Wednesday, February 11, 2009


this is not an easy post.

i try to be philosophical. i really do. if i'm not there worse would happen, i tell myself. but somehow i struggle to believe my own spin.

the state hospital is struggling. if i get called there it is usually in the middle of the night and i usually am not that enthusiastic about it. but if i must, then i must.

recently i was called to help with a complicated appendix. i use the word complicated, but i really mean african complicated. it was a mess worse than i can describe. suffice to say a cuban trained (the south african government send a handful of medical students to get trained in cuba) medical officer (junior doctor) was doing calls as the surgeon on call. he cut into a hapless victim without having clinically evaluated her. truth be told, i think he did evaluate her but he didn't have the clinical savvy to figure out what he was dealing with. his south african trained junior had actually made the right clinical call but was out ranked and had to concur. only when the wrong incision had been made and wrongly extended, all just after midnight, was i called to try to save what remained to be saved. fortunately i am not particularly intimidated by such surgical challenges. i dealt with what i got.

but if what i got was not enough, what i was told i truly struggled to deal with. you see, i try to be philosophical. in december when i did a thoracotomy for a gunshot wound, a procedure that is not actually supposed to be in the armamentarium of a general surgeon, all went well. later i heard second hand that the patient had died because he was transferred to another hospital because of a lack of icu beds at the local hospital. the only problem was he was transferred in a sub optimal ambulance. the short version is he died. i was devastated, but philosophical. i reasoned i had done my best and he would have died anyway if i wasn't there. i did my bit but my bit was not enough in the greater scheme of things. philosophically i try to reason with myself that in a war situation there will be casualties. there will be people who die unnecessarily. i must do all i can to prevent and limit this but it will happen none the less.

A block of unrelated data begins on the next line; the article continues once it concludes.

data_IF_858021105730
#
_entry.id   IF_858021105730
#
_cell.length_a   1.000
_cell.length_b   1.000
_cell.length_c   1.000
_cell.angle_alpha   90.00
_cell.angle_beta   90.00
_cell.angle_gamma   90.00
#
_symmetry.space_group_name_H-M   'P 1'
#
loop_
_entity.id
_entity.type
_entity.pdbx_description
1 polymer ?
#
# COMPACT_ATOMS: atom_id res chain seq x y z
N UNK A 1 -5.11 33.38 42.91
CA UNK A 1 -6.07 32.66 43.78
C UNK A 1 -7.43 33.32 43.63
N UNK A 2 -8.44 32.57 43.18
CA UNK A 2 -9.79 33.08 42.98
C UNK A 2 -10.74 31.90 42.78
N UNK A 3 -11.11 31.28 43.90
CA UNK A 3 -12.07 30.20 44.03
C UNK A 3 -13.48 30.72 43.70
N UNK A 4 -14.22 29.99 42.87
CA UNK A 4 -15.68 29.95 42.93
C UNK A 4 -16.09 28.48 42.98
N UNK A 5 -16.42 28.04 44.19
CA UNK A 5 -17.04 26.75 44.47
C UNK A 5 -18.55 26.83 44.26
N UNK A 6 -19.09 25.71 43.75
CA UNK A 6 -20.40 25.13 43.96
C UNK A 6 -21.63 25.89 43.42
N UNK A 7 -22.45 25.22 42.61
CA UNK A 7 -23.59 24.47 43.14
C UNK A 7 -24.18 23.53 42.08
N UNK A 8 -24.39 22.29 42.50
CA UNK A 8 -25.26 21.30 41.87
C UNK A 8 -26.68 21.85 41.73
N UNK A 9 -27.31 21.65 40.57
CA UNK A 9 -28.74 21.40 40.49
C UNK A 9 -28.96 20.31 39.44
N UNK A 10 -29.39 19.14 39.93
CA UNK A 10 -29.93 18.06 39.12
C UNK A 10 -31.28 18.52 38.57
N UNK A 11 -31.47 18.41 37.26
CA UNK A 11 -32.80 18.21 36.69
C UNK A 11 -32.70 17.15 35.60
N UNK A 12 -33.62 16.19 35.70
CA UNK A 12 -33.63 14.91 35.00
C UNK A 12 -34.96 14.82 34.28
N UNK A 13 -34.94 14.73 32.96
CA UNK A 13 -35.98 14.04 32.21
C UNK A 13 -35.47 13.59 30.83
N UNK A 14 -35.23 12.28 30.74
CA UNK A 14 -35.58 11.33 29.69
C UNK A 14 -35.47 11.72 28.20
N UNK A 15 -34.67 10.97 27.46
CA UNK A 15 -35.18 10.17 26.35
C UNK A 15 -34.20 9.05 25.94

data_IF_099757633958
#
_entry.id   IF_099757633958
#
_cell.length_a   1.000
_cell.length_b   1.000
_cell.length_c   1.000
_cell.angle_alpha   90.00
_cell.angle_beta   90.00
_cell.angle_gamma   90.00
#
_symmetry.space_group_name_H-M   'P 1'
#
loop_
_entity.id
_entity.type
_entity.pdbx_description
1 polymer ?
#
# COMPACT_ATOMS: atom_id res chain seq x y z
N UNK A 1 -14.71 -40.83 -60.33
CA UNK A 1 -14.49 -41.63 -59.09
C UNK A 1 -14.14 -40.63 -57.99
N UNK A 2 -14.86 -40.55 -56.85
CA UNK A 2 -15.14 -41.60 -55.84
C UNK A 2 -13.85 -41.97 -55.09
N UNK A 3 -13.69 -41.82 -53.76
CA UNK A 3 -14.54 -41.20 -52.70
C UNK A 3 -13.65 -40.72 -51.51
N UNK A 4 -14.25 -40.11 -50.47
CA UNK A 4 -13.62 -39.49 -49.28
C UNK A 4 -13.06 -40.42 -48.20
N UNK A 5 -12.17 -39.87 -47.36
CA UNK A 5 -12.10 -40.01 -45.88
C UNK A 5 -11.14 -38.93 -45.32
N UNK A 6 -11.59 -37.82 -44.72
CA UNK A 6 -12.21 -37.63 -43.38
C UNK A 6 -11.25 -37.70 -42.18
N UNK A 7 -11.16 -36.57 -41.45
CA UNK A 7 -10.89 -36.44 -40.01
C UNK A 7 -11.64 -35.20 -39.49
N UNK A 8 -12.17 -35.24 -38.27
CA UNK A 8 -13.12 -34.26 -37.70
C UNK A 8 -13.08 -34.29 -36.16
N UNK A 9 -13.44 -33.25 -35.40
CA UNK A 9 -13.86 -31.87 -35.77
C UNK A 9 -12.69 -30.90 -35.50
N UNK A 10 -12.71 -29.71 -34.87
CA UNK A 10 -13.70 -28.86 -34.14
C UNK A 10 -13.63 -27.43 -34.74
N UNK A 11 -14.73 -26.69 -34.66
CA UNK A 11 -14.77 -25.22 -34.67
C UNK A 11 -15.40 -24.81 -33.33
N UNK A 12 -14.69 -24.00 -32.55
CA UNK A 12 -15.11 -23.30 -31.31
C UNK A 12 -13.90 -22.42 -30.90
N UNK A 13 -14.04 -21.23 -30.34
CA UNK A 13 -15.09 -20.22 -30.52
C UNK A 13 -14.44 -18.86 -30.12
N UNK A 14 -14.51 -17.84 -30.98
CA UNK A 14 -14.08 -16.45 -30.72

then that night, the cuban trained junior doctor who was doing calls in surgery in a setting where he in all reality could not be expected to cope, told me about another consultation he had turned away. i knew he had the habit of turning people away and because i knew he was not equipped to deal with most of what came his way i sort of understood. however the night in question i was on cover for him. there was no excuse.

he calmly informed me a peripheral hospital had phoned about a stab wound neck that was bleeding actively. the hospital in question had no surgical cover and couldn't operate such a case. he apparently refused the transfer on the grounds that the patient was bleeding. simple logic i thought would inform most people that the bleed needed to be controlled before there was any hope of survival and this could only be achieved surgically. it seems simple logic was not one of the subjects in the cuban medical curriculum. he refused the patient on the grounds that the patient was bleeding when that was the exact reason the referring doctor was seeking to refer the patient. i told the medical officer the patient would die without surgery. he cooly and calmly said in that case the patient will already be dead because they phoned six hours ago. i was shocked. even my usual philosophical outlook could not justify this. my philosophy relied on me doing my best and after that accepting the outcome based on the system. to accept the patient died because a junior doctor refused to accept a transfer because he hoped for a bit more sleep that night was just a bit too much even for my flimsy philosophy.